Yeast Nutrition

  • Graham G. Stewart
Part of the The Yeast Handbook book series (YEASTHDB)


The major raw materials employed for fermentation by yeast in the production of most beers and many potable and industrial spirits are barley, wheat, corn (maize), rice, sorghum, oats, sugar and its derivatives (from cane and beet). S. cerevisiae strains, including ale brewing and whisky distilling strains, have the ability to take up and ferment a wide range of sugars except melibiose. However, S. pastorianus (lager yeast) is able to utilize this disaccharide. In addition, S. diastaticus (a subspecies of S. cerevisiae) is also able to utilize dextrins (partially hydrolysed starch material). Maltose is the major fermentable sugar in brewer’s and distiller’s wort, and details concerning control of its uptake and subsequent metabolism are critical together with maltotriose. The uptake of sugars from distiller’s (whisky) wort is more complex than from brewer’s wort because it contains active enzymes, particularly amylases and proteinases. As well as fermentable sugars, nitrogen is an essential element for yeast growth and metabolism. Free amino nitrogen (FAN) is the grouping of wort nitrogenous compounds available for consumption by yeast. FAN is the sum of the individual wort amino acids, ammonium ions and small peptides (di-, tripeptides). Wort contains 20 free amino acids, and they are taken up into yeast cells in a set order. This uptake has a direct influence on beer or spirit flavours. The optimization of wort nitrogen content is a complex issue because of the large number of nitrogen compounds in malt.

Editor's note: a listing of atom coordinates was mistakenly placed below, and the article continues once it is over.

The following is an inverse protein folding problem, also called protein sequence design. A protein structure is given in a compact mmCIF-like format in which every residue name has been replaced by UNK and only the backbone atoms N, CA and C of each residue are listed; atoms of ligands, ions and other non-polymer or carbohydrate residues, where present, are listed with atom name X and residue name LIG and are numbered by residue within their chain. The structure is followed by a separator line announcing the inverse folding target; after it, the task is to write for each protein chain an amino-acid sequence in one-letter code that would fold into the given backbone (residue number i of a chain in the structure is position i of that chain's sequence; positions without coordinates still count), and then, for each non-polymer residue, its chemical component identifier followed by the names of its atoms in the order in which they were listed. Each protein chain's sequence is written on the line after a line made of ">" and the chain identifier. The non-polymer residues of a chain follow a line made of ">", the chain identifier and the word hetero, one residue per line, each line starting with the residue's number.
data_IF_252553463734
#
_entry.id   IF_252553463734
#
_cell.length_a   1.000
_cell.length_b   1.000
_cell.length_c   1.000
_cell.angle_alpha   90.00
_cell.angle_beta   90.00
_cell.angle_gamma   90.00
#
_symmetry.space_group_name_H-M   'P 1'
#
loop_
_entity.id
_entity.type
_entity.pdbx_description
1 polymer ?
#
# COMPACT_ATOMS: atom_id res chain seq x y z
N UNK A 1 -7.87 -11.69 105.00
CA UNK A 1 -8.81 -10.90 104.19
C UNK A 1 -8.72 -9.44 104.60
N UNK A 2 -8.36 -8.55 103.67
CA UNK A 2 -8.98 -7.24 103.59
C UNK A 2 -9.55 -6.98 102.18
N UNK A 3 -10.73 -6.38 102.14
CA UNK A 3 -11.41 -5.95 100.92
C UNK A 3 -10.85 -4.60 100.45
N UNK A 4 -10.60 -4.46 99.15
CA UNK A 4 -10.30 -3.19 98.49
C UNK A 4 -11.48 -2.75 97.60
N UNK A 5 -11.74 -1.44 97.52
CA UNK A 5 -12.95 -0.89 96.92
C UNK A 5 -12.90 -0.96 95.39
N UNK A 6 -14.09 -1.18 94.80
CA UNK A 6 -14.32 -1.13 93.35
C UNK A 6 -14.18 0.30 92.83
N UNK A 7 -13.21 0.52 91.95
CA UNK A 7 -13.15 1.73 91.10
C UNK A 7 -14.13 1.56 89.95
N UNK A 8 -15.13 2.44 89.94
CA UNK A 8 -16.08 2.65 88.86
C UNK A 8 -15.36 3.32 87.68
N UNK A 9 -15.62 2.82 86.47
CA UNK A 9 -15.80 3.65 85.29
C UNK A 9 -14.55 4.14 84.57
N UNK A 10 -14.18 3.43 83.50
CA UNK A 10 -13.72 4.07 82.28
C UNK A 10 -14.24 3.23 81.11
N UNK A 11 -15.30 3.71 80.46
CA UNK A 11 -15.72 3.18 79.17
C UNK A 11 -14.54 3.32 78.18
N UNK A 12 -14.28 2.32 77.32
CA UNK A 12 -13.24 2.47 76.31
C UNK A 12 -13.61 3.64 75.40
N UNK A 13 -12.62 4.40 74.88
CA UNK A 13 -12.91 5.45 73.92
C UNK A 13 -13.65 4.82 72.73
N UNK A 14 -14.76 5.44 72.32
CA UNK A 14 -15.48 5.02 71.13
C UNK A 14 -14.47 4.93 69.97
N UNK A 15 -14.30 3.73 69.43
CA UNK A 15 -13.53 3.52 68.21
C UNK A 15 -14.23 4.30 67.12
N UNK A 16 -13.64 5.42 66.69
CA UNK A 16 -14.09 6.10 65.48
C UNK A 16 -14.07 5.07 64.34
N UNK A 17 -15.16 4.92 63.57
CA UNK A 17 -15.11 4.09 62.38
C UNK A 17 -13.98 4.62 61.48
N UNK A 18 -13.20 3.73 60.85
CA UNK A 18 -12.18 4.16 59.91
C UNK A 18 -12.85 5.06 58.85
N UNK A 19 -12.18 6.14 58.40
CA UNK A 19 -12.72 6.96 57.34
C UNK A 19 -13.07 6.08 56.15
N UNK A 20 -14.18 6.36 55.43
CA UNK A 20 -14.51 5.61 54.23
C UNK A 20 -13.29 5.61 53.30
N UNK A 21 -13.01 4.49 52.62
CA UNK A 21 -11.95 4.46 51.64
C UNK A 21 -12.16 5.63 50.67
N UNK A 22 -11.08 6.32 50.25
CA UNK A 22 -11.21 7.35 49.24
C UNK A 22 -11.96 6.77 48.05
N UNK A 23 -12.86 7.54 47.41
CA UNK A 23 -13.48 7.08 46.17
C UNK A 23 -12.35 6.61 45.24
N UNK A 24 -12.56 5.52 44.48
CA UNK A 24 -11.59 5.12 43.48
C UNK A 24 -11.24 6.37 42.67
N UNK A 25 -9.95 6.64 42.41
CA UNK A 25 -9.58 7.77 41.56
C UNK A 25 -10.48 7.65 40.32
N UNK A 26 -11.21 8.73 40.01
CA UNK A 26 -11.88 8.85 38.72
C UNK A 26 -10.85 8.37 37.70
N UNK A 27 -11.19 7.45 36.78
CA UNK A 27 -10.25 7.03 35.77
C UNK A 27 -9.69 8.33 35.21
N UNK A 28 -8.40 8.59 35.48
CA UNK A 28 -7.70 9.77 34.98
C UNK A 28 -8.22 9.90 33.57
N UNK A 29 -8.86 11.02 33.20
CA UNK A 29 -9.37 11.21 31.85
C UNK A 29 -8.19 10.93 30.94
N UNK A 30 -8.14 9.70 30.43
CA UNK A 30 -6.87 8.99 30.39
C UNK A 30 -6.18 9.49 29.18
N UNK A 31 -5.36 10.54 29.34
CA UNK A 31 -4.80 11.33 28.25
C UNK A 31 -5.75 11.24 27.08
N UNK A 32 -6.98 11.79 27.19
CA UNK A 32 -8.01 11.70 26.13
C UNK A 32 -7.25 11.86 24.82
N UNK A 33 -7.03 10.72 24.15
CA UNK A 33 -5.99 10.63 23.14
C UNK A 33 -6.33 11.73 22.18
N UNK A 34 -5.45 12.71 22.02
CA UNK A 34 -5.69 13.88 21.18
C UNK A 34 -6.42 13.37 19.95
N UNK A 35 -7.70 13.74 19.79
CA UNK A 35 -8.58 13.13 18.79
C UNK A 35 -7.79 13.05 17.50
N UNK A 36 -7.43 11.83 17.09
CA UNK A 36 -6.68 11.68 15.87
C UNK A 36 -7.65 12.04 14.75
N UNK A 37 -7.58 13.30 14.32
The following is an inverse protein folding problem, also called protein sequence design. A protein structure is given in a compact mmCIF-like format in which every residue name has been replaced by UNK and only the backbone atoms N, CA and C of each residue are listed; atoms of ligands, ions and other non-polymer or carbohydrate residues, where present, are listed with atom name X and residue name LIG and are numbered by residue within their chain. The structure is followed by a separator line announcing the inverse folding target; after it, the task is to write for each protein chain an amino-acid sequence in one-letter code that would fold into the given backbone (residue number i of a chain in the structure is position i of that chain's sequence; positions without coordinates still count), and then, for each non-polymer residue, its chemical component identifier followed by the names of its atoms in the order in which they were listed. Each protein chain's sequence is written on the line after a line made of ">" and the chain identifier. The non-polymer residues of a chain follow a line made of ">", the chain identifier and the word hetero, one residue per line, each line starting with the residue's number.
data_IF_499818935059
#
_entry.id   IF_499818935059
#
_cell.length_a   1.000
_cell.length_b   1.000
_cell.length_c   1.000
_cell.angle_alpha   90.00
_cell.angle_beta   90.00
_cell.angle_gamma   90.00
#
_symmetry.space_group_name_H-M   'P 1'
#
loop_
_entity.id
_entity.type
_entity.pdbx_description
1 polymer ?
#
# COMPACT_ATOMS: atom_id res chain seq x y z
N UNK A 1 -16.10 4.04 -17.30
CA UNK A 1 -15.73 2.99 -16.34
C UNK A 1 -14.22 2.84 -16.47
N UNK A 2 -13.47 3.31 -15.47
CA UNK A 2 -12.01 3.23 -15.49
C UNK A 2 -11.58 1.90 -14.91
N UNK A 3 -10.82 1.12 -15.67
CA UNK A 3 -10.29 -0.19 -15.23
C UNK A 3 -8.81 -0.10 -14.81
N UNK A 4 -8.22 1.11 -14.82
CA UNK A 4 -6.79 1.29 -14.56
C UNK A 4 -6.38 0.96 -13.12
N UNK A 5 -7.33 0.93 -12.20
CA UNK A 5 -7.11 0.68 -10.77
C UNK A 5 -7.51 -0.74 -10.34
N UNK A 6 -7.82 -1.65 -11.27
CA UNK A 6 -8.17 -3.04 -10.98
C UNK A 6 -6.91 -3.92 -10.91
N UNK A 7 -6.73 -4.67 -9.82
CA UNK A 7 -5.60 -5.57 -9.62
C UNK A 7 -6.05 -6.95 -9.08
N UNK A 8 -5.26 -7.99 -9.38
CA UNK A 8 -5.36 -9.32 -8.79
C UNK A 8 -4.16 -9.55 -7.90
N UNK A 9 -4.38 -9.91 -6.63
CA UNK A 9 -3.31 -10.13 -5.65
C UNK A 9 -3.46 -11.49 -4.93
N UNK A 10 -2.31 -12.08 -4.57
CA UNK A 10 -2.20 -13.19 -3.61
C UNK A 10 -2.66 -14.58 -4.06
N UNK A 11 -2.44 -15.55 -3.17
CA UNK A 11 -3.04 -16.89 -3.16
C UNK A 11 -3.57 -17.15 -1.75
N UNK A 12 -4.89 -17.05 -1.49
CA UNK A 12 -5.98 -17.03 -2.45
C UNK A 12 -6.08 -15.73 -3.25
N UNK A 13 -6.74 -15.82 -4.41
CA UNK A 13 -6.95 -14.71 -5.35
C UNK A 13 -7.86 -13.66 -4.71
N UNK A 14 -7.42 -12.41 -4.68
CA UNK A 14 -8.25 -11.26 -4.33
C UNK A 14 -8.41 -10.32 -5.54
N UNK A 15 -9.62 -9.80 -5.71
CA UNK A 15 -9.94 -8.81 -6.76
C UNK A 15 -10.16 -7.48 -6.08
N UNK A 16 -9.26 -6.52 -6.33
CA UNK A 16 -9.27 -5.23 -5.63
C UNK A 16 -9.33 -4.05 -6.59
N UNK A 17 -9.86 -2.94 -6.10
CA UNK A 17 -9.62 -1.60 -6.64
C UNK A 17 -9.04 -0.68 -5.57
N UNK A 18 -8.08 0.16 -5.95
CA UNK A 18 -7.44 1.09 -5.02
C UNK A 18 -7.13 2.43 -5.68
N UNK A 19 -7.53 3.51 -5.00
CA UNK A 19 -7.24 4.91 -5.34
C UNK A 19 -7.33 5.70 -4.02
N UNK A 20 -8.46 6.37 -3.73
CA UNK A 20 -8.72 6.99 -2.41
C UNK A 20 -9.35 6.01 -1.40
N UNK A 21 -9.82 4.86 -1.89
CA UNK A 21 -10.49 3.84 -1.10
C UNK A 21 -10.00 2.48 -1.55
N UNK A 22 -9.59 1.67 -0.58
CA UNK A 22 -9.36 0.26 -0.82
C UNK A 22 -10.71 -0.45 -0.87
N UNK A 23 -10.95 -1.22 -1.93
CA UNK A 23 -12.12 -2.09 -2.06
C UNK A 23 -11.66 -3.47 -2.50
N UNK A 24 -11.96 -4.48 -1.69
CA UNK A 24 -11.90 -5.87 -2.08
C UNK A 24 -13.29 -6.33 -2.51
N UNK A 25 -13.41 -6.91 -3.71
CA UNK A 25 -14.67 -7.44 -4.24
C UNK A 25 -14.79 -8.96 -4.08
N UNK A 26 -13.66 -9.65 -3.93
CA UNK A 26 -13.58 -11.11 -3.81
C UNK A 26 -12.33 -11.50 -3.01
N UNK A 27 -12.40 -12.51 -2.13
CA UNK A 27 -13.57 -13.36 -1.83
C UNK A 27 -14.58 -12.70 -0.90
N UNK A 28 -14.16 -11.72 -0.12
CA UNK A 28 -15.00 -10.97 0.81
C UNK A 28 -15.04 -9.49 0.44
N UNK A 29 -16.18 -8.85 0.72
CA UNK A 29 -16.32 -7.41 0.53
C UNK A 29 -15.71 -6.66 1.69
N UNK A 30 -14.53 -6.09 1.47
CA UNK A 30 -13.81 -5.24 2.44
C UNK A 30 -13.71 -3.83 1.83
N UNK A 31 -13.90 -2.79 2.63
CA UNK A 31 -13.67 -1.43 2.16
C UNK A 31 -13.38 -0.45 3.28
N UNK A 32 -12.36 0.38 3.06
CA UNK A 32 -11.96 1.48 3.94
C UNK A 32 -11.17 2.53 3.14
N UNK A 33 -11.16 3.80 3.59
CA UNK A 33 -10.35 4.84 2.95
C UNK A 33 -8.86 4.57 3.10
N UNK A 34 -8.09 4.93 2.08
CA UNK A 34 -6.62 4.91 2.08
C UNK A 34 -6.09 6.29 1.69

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Copyright information

© Springer International Publishing AG 2017

Authors and Affiliations

  • Graham G. Stewart
    • 1
    • 2
  1. 1.International Centre for Brewing and DistillingHeriot Watt UniversityEdinburghUK
  2. 2.GGStewart AssociatesCardiff, WalesUK

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